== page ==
Constitutional Court v. Peru

Constitutional Court v. Peru

During 1996 and 1997, there was a conflict between the constitutional organs of the State, namely the Judiciary, against the Executive and Legislature. The conflict arose out of President Alberto Fujimori's manipulation of the Peruvian Constitution to guarantee his re-election. In this case, related with the Ivcher Bronstein v. Peru case, Peru tried to withdraw its acceptance of jurisdiction of the Court to no avail. The Court found that the State violated the guarantees of the judicial process and judicial protection under the American Convention on Human Rights.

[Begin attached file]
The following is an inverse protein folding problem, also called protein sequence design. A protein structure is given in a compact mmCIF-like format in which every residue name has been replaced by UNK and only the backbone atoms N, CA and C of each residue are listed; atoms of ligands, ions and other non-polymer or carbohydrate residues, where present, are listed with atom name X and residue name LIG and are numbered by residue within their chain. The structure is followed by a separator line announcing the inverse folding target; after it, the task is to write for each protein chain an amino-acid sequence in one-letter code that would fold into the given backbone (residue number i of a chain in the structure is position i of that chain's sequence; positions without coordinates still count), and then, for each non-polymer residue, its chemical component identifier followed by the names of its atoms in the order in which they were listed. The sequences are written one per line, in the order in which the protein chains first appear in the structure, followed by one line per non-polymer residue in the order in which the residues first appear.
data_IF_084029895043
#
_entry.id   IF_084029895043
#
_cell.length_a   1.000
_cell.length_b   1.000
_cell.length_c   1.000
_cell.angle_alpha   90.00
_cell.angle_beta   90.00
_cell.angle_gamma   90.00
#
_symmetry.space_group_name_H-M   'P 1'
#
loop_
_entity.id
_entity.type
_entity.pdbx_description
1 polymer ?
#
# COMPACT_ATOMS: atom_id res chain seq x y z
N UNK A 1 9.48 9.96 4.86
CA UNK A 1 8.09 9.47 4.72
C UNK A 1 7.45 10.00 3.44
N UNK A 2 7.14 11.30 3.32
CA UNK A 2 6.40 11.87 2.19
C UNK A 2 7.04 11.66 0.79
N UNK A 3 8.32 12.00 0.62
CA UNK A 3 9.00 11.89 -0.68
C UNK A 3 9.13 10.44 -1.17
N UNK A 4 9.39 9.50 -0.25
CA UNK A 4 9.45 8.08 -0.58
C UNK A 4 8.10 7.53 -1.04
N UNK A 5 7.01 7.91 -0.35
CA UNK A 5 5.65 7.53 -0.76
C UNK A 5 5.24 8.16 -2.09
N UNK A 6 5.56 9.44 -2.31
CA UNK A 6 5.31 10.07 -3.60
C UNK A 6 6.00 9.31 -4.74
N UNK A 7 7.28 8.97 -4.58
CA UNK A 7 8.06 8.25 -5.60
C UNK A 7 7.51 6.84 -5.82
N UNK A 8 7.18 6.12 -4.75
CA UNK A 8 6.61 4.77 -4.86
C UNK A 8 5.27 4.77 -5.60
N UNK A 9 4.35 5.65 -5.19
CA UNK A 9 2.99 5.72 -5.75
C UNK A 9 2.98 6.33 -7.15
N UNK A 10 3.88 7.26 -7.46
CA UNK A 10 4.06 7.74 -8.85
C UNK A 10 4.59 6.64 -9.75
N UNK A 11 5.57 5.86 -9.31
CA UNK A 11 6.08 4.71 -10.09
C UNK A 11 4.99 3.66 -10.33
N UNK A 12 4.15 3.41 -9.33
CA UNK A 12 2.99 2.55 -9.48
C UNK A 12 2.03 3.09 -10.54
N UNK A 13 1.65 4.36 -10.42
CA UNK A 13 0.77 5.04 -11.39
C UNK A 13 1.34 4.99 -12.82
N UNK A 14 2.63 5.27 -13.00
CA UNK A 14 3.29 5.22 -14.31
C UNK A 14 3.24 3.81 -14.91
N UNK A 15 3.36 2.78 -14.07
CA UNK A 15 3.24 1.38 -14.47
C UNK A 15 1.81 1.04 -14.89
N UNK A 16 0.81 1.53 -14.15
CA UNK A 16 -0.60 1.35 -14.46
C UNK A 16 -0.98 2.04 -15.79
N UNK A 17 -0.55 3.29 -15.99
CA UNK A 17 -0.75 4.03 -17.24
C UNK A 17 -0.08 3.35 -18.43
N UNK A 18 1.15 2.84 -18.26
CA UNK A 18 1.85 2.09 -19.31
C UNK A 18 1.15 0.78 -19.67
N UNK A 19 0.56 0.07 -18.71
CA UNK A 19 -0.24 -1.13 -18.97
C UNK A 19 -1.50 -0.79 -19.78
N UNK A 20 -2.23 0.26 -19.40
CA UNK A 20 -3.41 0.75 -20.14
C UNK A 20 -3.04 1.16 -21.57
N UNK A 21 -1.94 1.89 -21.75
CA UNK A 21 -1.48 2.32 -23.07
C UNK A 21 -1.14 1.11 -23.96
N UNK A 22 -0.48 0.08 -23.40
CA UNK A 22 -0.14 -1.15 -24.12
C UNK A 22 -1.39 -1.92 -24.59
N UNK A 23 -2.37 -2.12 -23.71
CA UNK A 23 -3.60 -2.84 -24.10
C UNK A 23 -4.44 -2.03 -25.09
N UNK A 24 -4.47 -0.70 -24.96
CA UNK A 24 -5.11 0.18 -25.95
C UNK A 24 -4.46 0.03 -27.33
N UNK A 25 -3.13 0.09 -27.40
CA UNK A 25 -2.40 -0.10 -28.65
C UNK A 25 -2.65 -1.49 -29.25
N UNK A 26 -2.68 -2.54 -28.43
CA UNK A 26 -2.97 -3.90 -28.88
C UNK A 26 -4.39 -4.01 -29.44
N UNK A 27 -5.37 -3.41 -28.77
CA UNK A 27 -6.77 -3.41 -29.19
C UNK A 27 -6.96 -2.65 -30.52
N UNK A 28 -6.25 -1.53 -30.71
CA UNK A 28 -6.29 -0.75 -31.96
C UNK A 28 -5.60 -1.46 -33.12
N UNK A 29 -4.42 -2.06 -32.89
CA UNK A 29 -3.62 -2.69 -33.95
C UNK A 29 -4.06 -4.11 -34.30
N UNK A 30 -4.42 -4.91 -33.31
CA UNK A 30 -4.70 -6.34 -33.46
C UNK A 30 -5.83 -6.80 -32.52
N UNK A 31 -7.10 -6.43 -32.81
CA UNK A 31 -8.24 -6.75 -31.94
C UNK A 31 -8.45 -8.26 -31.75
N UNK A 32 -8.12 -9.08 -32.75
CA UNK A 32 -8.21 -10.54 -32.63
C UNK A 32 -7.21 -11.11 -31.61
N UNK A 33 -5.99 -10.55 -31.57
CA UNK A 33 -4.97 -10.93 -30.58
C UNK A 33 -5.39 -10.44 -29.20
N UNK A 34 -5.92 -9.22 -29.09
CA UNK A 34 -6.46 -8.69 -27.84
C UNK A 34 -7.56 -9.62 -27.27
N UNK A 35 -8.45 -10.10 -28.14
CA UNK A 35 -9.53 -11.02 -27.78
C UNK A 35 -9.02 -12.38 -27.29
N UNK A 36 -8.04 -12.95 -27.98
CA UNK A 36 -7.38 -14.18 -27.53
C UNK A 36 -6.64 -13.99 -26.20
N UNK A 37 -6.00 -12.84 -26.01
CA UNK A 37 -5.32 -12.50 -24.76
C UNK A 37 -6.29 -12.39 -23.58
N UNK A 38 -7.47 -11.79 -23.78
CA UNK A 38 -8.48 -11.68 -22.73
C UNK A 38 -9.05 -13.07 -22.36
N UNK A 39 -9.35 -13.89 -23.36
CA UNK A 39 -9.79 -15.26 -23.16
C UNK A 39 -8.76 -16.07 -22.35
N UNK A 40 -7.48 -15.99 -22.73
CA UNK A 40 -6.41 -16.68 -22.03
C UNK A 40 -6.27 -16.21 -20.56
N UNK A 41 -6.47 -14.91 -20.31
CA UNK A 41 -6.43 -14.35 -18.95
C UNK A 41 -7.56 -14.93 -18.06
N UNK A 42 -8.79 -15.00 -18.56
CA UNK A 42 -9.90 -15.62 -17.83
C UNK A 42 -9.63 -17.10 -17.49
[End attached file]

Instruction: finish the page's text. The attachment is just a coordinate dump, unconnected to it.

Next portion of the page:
Case Summary: Constitutional Court v. Peru, Case Summary

Year: 
2001
Country: 
Did the State Accept International Responsibility?: 
No
Did the State Raise Preliminary Objections?: 
No
Case Summary: 
Yes

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Loyola Law School
919 Albany St.
Los Angeles, CA 90015

213.736.1000

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